by Dennis Sadowski
WASHINGTON (CNS) — Reconstruction of churches, schools and novitiates destroyed in Haiti’s 2010 earthquake is continuing following brief work stoppages because of pre-election protests that at times turned violent.
The confrontations forced construction managers to suspend the work at several sites around the capital of Port-au-Prince as Haitian officials dealt with a vacant presidency and settled on April 24 as a new date for the twice-delayed national election.
Where construction is continuing, progress is advancing at a good pace, said Jacques Liautaud, Haiti manager in the U.S. bishops’ Office of National Collections, who returned from the country in late February.
Four facilities are completed or near completion and were to be dedicated in April. Auxiliary Bishop Eusebio Elizondo of Seattle, chairman of the Subcommittee for the Church in Latin America of the U.S. Conference of Catholic Bishops, planned to represent the bishops at the dedication of the new buildings.
On tap for dedication are St. Augustine School in Trouin, near the coastal community of Jacmel; St. Genevieve Church in the mountains northwest of the capital; Our Lady of Guadalupe Church in Carrefour; and a novitiate in Leogane for the Companions of Jesus, an indigenous religious congregation.
The people in the villages around St. Genevieve Church particularly are pleased with their new church, Liautaud told Catholic News Service. “The people call it ‘The Palace,'” he said of the modest structure which happens to be the largest for miles around.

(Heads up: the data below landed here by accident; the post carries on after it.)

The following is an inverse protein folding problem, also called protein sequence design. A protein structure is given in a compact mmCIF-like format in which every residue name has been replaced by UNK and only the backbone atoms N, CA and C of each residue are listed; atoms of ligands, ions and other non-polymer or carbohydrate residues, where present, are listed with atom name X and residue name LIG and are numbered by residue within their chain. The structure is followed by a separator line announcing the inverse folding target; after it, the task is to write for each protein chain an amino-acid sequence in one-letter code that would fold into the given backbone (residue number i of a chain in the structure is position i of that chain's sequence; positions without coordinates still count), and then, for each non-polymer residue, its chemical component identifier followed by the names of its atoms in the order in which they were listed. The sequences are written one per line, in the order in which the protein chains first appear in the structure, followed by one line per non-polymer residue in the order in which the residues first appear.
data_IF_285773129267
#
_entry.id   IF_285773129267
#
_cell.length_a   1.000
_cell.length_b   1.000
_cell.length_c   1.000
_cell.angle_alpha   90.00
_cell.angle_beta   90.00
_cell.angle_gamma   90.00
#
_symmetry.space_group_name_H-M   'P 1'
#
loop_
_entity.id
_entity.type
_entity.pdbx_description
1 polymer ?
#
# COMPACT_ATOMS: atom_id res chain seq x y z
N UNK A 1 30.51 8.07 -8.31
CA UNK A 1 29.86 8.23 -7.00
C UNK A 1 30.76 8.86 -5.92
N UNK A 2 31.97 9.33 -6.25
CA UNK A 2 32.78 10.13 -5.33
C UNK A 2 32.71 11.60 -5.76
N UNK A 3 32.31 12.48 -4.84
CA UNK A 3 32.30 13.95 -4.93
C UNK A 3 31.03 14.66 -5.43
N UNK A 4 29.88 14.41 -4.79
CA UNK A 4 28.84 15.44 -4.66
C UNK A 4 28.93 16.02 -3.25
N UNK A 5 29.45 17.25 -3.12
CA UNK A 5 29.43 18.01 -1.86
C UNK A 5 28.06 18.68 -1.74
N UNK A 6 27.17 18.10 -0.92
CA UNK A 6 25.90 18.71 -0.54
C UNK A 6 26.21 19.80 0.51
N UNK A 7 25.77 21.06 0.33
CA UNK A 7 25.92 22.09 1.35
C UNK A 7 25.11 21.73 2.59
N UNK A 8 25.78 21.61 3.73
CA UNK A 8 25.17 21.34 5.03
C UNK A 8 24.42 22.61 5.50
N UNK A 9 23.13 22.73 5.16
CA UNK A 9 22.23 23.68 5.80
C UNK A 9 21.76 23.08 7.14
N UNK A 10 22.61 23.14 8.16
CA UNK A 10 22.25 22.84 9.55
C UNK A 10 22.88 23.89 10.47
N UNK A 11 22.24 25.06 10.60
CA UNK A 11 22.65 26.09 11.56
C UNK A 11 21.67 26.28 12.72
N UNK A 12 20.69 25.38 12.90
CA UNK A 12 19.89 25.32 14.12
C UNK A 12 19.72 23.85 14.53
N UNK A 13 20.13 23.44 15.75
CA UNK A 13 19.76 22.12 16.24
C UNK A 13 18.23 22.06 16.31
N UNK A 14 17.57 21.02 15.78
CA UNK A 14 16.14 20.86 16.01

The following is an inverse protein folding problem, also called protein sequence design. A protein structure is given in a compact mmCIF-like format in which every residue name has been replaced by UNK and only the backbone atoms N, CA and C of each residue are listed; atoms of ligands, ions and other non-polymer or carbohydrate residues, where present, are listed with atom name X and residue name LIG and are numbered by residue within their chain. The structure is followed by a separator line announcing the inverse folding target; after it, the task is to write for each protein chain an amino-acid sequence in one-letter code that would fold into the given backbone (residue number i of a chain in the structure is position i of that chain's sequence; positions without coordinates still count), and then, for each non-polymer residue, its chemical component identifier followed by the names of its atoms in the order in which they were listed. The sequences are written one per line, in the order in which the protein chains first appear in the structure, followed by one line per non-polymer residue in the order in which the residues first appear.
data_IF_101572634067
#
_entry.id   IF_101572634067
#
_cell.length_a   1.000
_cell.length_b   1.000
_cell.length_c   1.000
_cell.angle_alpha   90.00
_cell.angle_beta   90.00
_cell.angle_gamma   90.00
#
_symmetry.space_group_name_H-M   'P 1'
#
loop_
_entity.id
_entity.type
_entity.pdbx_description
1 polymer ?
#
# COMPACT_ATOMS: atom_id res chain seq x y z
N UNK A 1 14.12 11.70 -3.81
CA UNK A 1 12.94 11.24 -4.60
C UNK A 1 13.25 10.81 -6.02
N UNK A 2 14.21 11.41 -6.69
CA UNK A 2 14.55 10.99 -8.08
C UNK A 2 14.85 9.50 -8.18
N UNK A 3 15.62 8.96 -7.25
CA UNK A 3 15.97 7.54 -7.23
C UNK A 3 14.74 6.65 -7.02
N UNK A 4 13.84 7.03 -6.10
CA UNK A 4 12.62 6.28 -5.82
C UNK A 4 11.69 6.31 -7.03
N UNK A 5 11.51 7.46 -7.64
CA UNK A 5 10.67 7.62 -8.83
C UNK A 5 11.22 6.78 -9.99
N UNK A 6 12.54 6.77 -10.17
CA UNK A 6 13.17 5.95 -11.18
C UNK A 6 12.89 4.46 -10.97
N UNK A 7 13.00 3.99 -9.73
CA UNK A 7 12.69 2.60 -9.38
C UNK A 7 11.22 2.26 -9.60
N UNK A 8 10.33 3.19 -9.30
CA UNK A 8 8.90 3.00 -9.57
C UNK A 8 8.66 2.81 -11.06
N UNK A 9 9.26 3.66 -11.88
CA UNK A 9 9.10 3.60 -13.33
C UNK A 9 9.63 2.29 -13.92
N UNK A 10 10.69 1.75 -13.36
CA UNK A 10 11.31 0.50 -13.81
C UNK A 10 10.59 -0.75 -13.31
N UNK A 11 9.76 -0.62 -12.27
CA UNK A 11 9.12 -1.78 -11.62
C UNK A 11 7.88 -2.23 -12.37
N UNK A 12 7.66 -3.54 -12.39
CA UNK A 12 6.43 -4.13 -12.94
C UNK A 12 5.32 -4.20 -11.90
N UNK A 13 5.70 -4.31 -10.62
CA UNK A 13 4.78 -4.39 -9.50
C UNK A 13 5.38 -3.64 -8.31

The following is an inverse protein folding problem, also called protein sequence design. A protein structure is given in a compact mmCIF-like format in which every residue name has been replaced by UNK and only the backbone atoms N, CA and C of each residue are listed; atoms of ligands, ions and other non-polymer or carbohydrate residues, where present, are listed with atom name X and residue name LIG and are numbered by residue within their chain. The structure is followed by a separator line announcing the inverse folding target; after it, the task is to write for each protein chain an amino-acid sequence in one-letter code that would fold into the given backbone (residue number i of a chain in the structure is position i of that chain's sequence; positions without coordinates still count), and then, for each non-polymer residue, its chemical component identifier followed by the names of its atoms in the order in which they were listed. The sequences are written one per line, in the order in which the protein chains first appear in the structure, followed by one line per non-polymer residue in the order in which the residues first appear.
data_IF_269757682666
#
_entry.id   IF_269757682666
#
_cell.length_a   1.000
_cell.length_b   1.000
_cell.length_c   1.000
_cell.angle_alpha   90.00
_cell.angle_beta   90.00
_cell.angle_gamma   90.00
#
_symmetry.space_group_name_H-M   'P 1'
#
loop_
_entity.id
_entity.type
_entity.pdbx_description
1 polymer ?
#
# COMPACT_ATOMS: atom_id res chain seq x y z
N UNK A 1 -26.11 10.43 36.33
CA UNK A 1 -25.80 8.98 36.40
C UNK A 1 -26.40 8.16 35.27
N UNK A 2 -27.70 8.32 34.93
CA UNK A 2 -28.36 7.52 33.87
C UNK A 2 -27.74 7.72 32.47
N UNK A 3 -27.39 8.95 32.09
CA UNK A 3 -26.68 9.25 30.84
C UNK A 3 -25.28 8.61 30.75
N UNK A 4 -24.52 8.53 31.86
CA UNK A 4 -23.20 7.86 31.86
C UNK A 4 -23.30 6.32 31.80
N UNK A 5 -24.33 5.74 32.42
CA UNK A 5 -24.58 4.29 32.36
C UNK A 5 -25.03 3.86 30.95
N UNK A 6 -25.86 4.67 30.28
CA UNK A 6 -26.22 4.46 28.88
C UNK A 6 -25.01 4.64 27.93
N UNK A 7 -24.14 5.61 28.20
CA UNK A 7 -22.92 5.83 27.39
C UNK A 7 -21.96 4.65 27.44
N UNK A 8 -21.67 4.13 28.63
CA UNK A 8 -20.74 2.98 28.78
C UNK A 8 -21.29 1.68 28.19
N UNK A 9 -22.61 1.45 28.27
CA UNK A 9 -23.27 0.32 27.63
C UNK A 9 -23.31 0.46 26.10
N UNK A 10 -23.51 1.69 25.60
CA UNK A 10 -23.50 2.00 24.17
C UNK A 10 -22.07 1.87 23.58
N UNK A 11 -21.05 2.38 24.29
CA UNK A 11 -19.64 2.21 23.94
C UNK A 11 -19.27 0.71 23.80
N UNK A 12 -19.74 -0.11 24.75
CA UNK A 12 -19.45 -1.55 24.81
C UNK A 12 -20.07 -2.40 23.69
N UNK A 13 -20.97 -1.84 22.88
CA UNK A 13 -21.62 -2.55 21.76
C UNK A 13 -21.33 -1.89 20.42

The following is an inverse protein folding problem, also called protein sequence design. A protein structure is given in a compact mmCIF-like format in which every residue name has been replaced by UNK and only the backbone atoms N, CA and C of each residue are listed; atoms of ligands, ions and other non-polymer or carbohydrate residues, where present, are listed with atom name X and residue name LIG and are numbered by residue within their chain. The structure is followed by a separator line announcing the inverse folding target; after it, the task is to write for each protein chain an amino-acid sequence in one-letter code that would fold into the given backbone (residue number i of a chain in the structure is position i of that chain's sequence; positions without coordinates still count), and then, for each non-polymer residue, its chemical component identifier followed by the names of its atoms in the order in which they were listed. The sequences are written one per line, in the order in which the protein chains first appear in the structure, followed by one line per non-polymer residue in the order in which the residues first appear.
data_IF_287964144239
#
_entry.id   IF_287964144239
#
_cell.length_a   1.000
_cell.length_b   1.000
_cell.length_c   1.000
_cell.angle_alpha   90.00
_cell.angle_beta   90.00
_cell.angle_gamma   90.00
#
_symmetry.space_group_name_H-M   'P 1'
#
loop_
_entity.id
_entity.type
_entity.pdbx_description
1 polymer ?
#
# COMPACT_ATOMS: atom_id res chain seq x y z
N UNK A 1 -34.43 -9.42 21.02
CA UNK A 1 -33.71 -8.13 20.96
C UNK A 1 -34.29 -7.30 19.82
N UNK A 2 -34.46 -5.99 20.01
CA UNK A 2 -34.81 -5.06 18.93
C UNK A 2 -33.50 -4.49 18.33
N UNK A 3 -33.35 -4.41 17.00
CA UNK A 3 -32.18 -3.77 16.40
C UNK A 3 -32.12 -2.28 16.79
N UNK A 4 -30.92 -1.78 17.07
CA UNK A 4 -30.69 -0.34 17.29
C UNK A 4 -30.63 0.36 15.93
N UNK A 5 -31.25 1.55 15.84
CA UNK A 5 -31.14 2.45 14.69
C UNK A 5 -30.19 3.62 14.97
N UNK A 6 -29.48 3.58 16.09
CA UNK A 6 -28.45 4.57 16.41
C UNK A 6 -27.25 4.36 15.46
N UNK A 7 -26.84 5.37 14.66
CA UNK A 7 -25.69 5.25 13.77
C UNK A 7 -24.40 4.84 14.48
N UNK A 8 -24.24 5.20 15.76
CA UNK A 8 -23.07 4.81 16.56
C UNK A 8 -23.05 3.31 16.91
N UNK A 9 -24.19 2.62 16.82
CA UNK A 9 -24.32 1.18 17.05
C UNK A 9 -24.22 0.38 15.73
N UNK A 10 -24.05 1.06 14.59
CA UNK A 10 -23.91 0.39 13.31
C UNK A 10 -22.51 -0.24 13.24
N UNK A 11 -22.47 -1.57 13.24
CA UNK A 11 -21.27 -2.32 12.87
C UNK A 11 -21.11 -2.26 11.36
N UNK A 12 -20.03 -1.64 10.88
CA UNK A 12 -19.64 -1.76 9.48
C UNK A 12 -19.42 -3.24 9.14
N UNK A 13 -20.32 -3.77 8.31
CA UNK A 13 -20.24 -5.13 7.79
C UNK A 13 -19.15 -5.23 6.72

It is the only rural church the Partnership for the Reconstruction of the Church in Haiti, or PROCHE, has built.
Parishioners at St. Patrick-St. Anthony Parish in Hartford, Connecticut, assisted in the project, raising about $50,000.
PROCHE is a cooperative venture involving the Haitian bishops’ conference; U.S. Conference of Catholic Bishops; Catholic Relief Services; Adveniat, the German bishops’ agency for solidarity with Latin American development agencies; other bishops’ conferences and private foundations.
The partnership began in late 2010 with $33 million, a portion of a special collection initiated by the U.S. bishops after the earthquake.
Liautaud said about $11 million remains from those funds to be allocated. Several new projects are under consideration and will be discussed when PROCHE meets in the fall.
“We’re identifying priority projects with our partners and the church of Haiti,” Liautaud said.
Meanwhile, work has restarted on well-known churches in Port-au-Prince, including Sacred Heart, Christ the King and St. Louis King of France, as well as St. Theresa Church in Petionville. All of the projects were delayed when businesses closed and construction supplies were not delivered during the off-and-on protests.
Overall, about 20 projects are underway, Liautaud said.